In 1849 and then again in 1852, the Catholic bishops of the United States petitioned the Holy See to grant the archbishops of Baltimore the title of “primate” of the Catholic Church in the United States: an honorific, to be sure, but one that implied that the head of America’s oldest Catholic diocese would enjoy a de facto preeminence as leader of American Catholicism. But the Vatican, nervous that an American “primate” would assert himself in some fashion against Rome, declined to bestow the title (although, interestingly, it didn’t cavil about the title “primate” being given to the archbishop of Quebec City, the Primate of Canada, and the archbishop of Gniezno remained the Primate of Poland even when “Poland” disappeared from the map of Europe in the 19th century).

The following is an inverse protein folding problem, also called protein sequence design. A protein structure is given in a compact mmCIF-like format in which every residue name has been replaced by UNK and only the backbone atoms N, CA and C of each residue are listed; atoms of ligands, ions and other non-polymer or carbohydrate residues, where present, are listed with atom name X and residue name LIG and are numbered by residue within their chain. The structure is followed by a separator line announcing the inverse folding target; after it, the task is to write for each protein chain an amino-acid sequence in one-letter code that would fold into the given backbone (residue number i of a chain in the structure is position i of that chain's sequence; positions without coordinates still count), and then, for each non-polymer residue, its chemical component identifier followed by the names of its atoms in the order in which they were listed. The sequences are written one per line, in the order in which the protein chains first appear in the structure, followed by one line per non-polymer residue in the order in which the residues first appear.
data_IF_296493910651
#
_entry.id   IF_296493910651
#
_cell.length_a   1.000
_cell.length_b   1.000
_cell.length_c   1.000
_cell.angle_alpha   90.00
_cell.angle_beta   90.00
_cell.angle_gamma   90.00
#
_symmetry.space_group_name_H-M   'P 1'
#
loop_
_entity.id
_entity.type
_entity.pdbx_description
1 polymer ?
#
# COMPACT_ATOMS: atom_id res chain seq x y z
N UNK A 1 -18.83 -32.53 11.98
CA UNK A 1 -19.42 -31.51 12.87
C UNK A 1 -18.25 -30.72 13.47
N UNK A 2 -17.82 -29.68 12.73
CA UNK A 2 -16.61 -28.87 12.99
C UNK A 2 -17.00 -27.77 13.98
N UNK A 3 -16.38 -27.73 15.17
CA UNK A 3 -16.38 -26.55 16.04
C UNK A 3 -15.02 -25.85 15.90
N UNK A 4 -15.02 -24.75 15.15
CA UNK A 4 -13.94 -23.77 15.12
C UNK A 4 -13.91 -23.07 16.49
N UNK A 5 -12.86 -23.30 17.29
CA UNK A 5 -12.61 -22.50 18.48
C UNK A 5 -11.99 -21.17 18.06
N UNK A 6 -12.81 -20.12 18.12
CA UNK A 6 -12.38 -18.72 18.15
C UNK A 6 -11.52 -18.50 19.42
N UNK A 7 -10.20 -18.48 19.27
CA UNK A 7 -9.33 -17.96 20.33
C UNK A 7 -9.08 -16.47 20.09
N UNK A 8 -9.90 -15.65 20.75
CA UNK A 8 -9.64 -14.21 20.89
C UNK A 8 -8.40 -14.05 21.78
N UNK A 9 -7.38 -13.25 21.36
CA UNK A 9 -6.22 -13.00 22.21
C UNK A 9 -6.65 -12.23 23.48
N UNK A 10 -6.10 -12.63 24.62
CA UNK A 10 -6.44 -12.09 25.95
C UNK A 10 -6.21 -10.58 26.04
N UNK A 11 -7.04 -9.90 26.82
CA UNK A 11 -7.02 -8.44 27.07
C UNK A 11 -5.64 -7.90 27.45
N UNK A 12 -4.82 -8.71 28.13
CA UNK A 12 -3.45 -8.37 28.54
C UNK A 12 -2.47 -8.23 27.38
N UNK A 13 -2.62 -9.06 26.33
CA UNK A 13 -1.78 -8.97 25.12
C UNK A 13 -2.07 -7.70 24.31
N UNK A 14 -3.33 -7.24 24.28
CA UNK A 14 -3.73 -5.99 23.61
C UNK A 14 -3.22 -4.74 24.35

The notion of a “primate” has little operational meaning throughout the Catholic Church in the 21st century. The Second Vatican Council mandated that every country have a national bishops’ conference. So, today, the president of the national conference is understood to be the principal figure in any local Church. Everyone understands, for example, that Cardinal-designate Timothy Dolan, as president of the United States Conference of Catholic Bishops, speaks for the Church in the United States in a singular way, especially when he speaks for a united bishops’ conference on matters of first principles.
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